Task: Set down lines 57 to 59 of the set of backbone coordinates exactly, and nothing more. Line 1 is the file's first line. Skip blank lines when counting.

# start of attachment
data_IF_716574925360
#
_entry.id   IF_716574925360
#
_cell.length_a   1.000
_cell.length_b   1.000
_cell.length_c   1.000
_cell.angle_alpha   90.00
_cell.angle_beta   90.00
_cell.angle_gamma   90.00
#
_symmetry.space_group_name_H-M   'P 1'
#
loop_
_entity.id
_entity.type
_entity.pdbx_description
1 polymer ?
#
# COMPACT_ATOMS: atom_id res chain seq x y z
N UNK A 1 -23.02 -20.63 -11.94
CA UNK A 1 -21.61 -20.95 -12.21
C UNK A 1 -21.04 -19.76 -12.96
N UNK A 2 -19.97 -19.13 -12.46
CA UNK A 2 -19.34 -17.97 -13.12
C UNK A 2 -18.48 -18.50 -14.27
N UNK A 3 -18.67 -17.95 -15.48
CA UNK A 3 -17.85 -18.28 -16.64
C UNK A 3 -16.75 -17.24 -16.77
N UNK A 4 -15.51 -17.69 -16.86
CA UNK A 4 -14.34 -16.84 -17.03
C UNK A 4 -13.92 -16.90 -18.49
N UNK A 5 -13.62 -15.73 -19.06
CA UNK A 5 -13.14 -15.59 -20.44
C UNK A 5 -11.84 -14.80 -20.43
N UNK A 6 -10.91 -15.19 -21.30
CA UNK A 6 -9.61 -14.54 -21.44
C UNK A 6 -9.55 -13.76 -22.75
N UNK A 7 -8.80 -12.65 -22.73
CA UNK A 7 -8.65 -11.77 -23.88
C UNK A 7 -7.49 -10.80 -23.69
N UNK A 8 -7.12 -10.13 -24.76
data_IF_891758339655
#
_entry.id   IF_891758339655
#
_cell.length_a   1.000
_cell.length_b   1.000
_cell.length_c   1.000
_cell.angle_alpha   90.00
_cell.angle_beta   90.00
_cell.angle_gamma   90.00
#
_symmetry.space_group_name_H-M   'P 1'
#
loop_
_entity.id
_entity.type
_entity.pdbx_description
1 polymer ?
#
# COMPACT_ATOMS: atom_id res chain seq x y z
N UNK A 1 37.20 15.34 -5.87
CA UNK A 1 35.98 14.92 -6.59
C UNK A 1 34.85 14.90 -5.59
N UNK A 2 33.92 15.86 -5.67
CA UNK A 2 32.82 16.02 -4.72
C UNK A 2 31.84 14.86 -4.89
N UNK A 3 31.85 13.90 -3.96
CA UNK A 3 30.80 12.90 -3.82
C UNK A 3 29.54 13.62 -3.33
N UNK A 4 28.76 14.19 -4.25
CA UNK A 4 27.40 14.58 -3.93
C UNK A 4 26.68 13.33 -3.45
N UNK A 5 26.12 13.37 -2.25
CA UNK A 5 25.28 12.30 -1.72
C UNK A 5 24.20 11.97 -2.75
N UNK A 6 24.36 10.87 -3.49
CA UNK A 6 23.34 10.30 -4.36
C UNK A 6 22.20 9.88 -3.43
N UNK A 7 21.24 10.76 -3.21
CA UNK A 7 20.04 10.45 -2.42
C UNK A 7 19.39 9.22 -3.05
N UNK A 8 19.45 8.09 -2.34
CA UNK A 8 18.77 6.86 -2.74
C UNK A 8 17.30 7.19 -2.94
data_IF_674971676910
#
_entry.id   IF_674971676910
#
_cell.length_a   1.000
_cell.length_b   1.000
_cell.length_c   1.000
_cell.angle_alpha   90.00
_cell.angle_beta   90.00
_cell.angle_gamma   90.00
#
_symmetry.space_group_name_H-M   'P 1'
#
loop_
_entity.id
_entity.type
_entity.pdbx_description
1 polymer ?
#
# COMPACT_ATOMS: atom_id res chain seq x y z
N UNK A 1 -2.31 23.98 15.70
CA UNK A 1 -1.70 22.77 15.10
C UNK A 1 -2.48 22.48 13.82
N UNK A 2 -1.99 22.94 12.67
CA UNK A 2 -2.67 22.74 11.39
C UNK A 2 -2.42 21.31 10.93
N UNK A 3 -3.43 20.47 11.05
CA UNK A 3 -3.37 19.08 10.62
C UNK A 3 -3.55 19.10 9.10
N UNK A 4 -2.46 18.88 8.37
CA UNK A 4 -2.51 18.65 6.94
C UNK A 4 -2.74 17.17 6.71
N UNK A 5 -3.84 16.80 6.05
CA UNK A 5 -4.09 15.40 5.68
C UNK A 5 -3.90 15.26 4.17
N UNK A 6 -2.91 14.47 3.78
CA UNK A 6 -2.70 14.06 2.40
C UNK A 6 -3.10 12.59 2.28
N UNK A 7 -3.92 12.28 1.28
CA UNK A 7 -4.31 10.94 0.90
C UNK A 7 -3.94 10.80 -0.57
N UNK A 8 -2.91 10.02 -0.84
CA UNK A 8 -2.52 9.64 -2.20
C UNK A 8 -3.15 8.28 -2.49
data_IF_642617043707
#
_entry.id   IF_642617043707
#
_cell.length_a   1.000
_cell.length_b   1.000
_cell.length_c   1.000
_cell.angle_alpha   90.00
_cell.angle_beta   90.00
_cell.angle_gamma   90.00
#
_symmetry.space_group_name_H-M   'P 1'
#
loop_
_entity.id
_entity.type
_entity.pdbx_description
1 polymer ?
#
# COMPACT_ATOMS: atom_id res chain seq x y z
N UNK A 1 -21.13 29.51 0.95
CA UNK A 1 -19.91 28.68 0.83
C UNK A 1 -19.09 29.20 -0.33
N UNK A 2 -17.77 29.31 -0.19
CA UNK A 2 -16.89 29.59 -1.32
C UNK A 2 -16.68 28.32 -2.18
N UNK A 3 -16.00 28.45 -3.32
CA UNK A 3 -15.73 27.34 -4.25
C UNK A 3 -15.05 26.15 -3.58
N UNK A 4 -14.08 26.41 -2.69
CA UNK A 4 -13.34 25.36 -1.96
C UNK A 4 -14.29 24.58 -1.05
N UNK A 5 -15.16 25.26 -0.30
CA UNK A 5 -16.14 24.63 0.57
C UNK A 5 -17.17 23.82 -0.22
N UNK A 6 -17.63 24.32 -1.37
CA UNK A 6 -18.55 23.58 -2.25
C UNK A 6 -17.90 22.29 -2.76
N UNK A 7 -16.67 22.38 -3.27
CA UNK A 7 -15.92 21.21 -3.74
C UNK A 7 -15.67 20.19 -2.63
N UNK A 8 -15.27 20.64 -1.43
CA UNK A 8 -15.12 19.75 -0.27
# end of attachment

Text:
_entity.id
_entity.type
_entity.pdbx_description